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XMFSinchiruna (26.59)

Cardero Resource in Focus



March 11, 2012 – Comments (14) | RELATED TICKERS: CDYCF

Last week's $500 million purchase of Talisman Energy's Sukunka deposit provides the perfect opportunity to retrain our focus upon the uncommon value present in shares of Cardero Resource. And because excerpts from my recent interview with Cardero CEO Michael Hunter will be available this week, it also offers the ideal catalyst to renew our ongoing examination of the company and its portfolio of valuable assets. Those unfamiliar with Cardero may wish to begin here:


As you can see, the Peace River Coalfield has grown quite crowded with major operators through this ongoing consolidation event; such that Cardero's Carbon Creek deposit stands out glaringly as the last advanced, major project in the hands of a junior. Cardero's stock trades for nowhere near the clear and onservative market value of its 75% stake in Carbon Creek, LET ALONE the company's potentially world lass iron deposits in Ghana, the non-core ferro-titanium discovery in Minnesota (which BHP Billiton called "the largest ilmenite deposit in North America"), a cozy cash position, and a completely overlooked and valuable portfolio of equity investments.

Keep doing your homework on this one! This has now grown into my second largest equity position in my own portfolio, and I aim to continue acquiring shares. As I prepare to publish my interview with Michael Hunter this week, I want this blog post to serve as a sort of notebook for our collective examination of the stock.

Thank you in advance or taking part, and for keeping this post on-point. 

14 Comments – Post Your Own

#1) On March 11, 2012 at 4:48 PM, XMFSinchiruna (26.59) wrote:

P.S. With great appreciation, credit to Ocean Equities for granting me permission to reprint this map image.

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#2) On March 11, 2012 at 5:07 PM, XMFSinchiruna (26.59) wrote:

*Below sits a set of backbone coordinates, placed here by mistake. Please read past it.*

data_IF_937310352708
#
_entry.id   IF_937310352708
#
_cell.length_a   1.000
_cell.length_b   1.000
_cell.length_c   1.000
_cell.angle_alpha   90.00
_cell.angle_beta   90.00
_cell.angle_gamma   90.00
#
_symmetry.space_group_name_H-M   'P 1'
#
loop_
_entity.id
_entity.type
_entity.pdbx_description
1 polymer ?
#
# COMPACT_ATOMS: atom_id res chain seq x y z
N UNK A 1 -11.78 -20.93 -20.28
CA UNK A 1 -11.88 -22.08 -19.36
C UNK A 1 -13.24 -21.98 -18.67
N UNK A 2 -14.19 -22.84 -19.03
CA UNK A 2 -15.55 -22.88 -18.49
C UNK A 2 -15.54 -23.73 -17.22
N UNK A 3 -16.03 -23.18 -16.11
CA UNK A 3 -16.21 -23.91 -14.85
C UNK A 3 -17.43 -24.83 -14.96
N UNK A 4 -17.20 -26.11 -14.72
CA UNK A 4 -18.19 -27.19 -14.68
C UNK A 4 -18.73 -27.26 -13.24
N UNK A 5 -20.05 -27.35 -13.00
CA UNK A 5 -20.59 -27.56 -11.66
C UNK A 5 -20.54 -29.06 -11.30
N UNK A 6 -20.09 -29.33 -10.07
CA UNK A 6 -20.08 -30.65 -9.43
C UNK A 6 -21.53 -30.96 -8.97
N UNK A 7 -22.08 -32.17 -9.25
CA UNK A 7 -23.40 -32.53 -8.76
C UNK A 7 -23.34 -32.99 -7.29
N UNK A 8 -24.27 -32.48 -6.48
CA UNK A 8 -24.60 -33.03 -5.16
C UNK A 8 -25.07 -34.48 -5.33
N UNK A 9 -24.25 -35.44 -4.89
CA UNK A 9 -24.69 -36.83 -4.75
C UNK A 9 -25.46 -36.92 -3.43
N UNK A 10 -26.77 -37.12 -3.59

Cardero's entire market capitalization stands at around $120 million. The base case NPV for its stake in Carbon Creek is $752 million. Even using weaker coal price assumptions, the asset is worth considerably more than the mcap.

Once you give that some thought, have a close look at the Sheini Hills iron deposits in Ghana. In then take a look at Trevali Mining, in which Cardero holds a major equity position. The strands of deep value keep coming together, until, in my view, you end up with a rope that will not break.

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#3) On March 11, 2012 at 6:26 PM, ziying (< 20) wrote:

Hi Chris,

  If another company comes in and buys Carbon Creek from CDY do you see a quick double or higher in share price? What about a time line if CDY mines Carbon Creek for itself. Are we looking at mining operations starting 2013 or 2014? What price could we be looking at in a few years if they keep Carbon Creek?  

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#4) On March 11, 2012 at 9:32 PM, XMFSinchiruna (26.59) wrote:

Cardero won't sell Carbon Creek. If someone wants Carbon Creek, they'll have to make a fair bid for Cardero to win shareholder approval; and we are a very far cry from anything even remotely resembling the fair price area. One of Cardero's strategic strengths is the fact that the dual focus on iron and met coal makes the company a difficult acquisition target. Cardero doesn't want to get taken out... They want to build this mine, and they seek a fast-track timeline for that development.

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#5) On March 12, 2012 at 9:15 AM, SkepticalOx (98.91) wrote:

Hi Sinch, 

What is the market missing? If Carbon Creek has NPV of $752 alone, why is the stock trading at 1/6th of that?

(I've made a tidy profit so far on this stock since your recommedation) 

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#6) On March 12, 2012 at 9:15 AM, SkepticalOx (98.91) wrote: